“And our IT specialists who maintain the technology, are using the latest in data security and encryption. As a business, we take the security of our data very seriously.”
This investment in development, functionality and security has paid off for the business, with clients responding favourably to Plutosoft. In fact, when it comes to the online portal, the practice has a 90 per cent conversion rate, with clients logging on to manage their information and book appointments.
“Plutosoft automates almost all of our non-value adding functions, like compliance and administration,” says Vincent. “This means our staff are more engaged with clients, because more of their time is devoted to meaningful value-adding tasks.”
But Vincent emphasises that the successful and rapid uptake of Plutosoft by clients would not have been possible without clear communication.
“When you’re changing systems, you need to clearly communicate what you’re doing and why. So, we ensured that clients were properly notified about the client portal and we clearly explained to them the reasons behind what we were doing. We then stepped them through the process of how to use it.
“Because we maintained clear communication throughout the process, we didn’t experience any issues moving clients onto the portal. In fact, clients have been very positive about the change and far prefer it to our previous system.”
Such has been the success of Plutosoft – having been built by professionals, for professionals – that Forty Seven Financial Planning is now planning to make its software available to the wider profession.
“Plutosoft has worked so well in our own business that we’re now looking to make this software available to other planning practices, which means running it as a separate business to Forty Seven Financial Planning,” Vincent says.
To assist the business realise this objective, it has recently appointed Wynand Kruger to head up the new software business. Wynand’s experience includes leading the development of the point of sale software system for British Airways.
In addition, Lindsay Holland continues as the lead software engineer on Plutosoft, in addition to her role as a CFP® practitioner.
“We’re fortunate to have Lindsay’s expertise. Because she is a planner, she has the unique skill set of knowing what the software needs to deliver as a user. And as a software specialist, Lindsay knows how to actually build, code and create a program that will resolve the issues that planners face in their businesses,” Vincent says. “It’s a very unique skill set to have.”
Technical support and integration specialist, John Bogoev, is the third IT specialist of the software team, with Vincent rounding out the four person team as head of sales and business development for Plutosoft.
Having successfully rolled out Plutosoft, what were some of the key learnings Forty Seven Financial Planning uncovered by travelling down the customised software path?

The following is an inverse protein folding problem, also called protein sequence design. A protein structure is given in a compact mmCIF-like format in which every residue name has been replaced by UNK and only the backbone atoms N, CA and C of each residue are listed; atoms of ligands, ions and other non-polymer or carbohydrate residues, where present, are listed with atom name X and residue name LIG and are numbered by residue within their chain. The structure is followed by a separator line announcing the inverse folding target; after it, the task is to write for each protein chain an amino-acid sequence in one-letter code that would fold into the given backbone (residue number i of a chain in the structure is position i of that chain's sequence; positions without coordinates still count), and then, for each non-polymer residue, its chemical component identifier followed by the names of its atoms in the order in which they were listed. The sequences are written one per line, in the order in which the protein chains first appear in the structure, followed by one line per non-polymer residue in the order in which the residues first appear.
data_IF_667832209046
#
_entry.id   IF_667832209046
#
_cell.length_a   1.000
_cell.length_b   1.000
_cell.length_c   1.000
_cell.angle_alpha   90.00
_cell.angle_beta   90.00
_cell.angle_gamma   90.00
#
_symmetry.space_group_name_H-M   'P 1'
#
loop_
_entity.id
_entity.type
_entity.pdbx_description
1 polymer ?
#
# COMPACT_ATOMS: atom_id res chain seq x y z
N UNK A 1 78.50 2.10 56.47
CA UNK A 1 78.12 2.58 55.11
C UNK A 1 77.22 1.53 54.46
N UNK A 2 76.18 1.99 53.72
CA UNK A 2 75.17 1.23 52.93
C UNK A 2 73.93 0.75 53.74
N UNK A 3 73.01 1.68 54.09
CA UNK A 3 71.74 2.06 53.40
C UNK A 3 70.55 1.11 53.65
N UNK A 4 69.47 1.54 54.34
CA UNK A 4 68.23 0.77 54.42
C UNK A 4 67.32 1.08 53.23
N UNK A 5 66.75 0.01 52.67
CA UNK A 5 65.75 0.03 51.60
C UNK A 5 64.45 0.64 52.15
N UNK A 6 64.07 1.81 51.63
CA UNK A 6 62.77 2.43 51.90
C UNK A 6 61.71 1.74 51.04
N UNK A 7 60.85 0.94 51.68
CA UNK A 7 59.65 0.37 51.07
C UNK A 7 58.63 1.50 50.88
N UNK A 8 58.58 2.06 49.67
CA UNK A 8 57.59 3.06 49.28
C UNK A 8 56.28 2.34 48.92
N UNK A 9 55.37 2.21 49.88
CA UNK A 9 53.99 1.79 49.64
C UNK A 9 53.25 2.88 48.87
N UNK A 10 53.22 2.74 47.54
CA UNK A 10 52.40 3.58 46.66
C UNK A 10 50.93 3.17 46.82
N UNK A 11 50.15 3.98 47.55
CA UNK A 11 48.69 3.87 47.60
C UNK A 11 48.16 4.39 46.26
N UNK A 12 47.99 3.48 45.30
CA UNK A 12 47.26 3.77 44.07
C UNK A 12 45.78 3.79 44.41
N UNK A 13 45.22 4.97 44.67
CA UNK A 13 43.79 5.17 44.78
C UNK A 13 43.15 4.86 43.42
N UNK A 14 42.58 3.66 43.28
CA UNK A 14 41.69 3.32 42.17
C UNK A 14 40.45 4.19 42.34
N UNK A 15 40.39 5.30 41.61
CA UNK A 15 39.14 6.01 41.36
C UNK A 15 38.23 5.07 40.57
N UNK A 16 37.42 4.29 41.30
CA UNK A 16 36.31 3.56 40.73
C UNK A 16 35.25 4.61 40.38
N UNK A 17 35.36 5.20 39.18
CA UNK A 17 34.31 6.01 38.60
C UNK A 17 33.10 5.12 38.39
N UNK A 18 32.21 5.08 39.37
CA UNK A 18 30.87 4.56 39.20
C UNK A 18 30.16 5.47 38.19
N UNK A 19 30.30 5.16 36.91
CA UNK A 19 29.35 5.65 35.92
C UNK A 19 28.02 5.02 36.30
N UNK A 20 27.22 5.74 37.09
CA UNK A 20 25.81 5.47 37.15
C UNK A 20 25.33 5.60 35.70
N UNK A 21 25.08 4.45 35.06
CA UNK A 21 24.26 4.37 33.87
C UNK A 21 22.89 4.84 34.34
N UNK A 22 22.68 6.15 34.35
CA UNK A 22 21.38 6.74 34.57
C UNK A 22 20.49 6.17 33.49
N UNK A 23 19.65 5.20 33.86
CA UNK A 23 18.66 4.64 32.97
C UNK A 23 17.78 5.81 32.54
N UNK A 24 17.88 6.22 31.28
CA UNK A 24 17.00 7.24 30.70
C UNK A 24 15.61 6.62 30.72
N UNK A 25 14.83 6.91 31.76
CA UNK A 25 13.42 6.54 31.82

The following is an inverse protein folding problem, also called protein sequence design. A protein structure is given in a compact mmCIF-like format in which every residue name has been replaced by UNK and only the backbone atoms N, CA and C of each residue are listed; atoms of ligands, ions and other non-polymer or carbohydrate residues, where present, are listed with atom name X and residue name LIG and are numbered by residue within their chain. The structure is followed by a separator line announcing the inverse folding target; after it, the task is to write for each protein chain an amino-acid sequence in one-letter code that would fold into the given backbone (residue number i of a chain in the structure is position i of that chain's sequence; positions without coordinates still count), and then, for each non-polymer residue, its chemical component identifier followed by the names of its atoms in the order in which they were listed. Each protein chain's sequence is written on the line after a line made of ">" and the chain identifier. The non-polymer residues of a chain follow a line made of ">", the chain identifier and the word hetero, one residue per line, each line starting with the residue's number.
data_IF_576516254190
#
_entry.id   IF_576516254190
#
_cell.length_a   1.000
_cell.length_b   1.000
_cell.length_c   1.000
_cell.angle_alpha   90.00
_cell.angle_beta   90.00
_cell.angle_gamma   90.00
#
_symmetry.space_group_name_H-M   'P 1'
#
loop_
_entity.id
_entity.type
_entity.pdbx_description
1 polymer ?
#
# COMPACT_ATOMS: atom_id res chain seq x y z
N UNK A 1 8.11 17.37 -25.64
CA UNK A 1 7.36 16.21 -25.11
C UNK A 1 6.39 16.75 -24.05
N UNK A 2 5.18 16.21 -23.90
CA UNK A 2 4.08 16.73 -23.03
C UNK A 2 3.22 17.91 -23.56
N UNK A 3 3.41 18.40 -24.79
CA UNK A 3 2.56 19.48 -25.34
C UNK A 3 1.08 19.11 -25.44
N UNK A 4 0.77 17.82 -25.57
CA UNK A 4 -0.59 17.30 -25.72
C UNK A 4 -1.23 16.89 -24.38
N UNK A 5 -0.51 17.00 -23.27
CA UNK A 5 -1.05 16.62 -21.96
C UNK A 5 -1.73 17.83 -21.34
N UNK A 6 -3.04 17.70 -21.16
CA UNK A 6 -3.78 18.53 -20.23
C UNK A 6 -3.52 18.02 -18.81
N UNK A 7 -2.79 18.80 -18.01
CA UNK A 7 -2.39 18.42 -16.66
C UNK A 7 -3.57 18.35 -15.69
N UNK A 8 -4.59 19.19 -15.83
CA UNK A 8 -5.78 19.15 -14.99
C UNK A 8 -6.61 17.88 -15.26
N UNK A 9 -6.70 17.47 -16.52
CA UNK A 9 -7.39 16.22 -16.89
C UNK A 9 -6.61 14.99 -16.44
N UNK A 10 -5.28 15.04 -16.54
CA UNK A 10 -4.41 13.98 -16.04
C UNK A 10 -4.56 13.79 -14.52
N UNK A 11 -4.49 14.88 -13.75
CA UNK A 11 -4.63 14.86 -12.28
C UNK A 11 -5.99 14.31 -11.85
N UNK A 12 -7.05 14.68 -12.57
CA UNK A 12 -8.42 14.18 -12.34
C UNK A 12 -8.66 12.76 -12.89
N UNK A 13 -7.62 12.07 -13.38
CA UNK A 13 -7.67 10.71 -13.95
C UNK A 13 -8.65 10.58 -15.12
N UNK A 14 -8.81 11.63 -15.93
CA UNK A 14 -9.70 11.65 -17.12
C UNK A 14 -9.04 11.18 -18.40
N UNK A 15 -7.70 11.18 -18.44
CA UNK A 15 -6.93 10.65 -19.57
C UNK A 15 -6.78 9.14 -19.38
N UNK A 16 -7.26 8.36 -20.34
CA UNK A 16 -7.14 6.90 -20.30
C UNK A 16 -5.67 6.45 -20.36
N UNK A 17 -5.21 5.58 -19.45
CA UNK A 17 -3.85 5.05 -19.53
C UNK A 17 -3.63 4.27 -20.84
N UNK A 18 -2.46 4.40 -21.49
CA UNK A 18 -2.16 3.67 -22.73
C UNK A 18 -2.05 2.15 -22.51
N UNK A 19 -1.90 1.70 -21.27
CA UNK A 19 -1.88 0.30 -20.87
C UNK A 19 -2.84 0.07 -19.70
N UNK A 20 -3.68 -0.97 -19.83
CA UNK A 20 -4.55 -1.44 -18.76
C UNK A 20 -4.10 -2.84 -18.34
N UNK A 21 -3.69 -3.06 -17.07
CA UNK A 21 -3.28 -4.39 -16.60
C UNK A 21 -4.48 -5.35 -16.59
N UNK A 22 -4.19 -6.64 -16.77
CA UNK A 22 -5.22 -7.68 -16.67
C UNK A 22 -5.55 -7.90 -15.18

“Firstly, you need to be very clear about what you’re trying to achieve. That means clearly understanding what the problem is you’re trying to solve and whether technology can actually solve that problem.”
Vincent’s second tip is to never underestimate the enormity of the task involved in building software from scratch. Speaking from experience, he says it’s a massive undertaking.
“We knew from the outset that developing our own custom software was going to be a time consuming process, so we didn’t impose a strict timeframe on ourselves in terms of how long this would take us to develop. It took us just over three years to complete. But it didn’t stop there. With software, you’re always looking to improve and refine what you’ve got.”
However, Vincent concedes that his practice’s situation was somewhat unique in that the business already had the requisite expertise in-house to draw upon.
“For us, this was the right decision to make. By undertaking this process, we’ve learnt that as a business, you can’t be static. You have to be proactive in creating the change you want to see.”
And thirdly, Vincent reiterates that any change requires clear communication to staff and clients, in order to engage all stakeholders involved.
“And don’t forget to ask for feedback,” he says. “That’s always been very important for us. We always ask for feedback from clients, because clients are very honest with their opinions. The feedback we’ve got back from clients has been invaluable in rolling out the software and enhancing it.”
Forty Seven Financial Planning is one of the rare breed of practices that actually ‘walks the talk’ when it comes to software development. And while it’s not without it’s challenges, it does demonstrate that a small practice can innovate in the fintech space.
“There’s been much talk about fintech and ‘robo’ advice being a threat to the profession, but I think that’s a misguided view,” Vincent says. “Clients will value human advisers, as long as the advisers are delivering on their service proposition.”
The key challenge, according to Vincent, is understanding how the profession can actually use technology to work for it and not against it.
“In other words, how can we use technology to enhance our clients’ experiences, and make our practices more efficient and profitable. That’s the key.”